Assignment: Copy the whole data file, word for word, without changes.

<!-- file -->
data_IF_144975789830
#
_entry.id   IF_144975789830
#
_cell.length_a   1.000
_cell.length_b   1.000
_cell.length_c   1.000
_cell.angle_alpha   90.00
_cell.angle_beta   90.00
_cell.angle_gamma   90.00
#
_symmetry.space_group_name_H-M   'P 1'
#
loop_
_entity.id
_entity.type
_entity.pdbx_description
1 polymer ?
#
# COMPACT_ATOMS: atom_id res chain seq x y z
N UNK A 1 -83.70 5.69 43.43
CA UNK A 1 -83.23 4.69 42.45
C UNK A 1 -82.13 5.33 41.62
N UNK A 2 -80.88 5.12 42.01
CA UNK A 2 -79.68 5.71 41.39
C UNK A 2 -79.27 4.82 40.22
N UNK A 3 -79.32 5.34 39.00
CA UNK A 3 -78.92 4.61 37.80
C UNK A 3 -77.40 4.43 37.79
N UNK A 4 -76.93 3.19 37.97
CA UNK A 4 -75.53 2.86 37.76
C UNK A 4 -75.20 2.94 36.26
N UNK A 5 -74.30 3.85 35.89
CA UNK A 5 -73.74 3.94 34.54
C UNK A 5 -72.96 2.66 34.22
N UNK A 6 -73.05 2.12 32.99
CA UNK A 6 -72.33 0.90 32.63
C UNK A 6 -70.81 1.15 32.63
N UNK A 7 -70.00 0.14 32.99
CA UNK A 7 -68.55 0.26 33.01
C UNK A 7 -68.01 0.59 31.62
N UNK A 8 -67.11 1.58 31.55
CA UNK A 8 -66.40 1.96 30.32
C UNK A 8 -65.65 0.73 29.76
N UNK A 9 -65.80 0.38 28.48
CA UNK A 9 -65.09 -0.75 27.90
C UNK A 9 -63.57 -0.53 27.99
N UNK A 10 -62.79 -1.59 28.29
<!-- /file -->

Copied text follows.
data_IF_144975789830
#
_entry.id   IF_144975789830
#
_cell.length_a   1.000
_cell.length_b   1.000
_cell.length_c   1.000
_cell.angle_alpha   90.00
_cell.angle_beta   90.00
_cell.angle_gamma   90.00
#
_symmetry.space_group_name_H-M   'P 1'
#
loop_
_entity.id
_entity.type
_entity.pdbx_description
1 polymer ?
#
# COMPACT_ATOMS: atom_id res chain seq x y z
N UNK A 1 -83.70 5.69 43.43
CA UNK A 1 -83.23 4.69 42.45
C UNK A 1 -82.13 5.33 41.62
N UNK A 2 -80.88 5.12 42.01
CA UNK A 2 -79.68 5.71 41.39
C UNK A 2 -79.27 4.82 40.22
N UNK A 3 -79.32 5.34 39.00
CA UNK A 3 -78.92 4.61 37.80
C UNK A 3 -77.40 4.43 37.79
N UNK A 4 -76.93 3.19 37.97
CA UNK A 4 -75.53 2.86 37.76
C UNK A 4 -75.20 2.94 36.26
N UNK A 5 -74.30 3.85 35.89
CA UNK A 5 -73.74 3.94 34.54
C UNK A 5 -72.96 2.66 34.22
N UNK A 6 -73.05 2.12 32.99
CA UNK A 6 -72.33 0.90 32.63
C UNK A 6 -70.81 1.15 32.63
N UNK A 7 -70.00 0.14 32.99
CA UNK A 7 -68.55 0.26 33.01
C UNK A 7 -68.01 0.59 31.62
N UNK A 8 -67.11 1.58 31.55
CA UNK A 8 -66.40 1.96 30.32
C UNK A 8 -65.65 0.73 29.76
N UNK A 9 -65.80 0.38 28.48
CA UNK A 9 -65.09 -0.75 27.90
C UNK A 9 -63.57 -0.53 27.99
N UNK A 10 -62.79 -1.59 28.29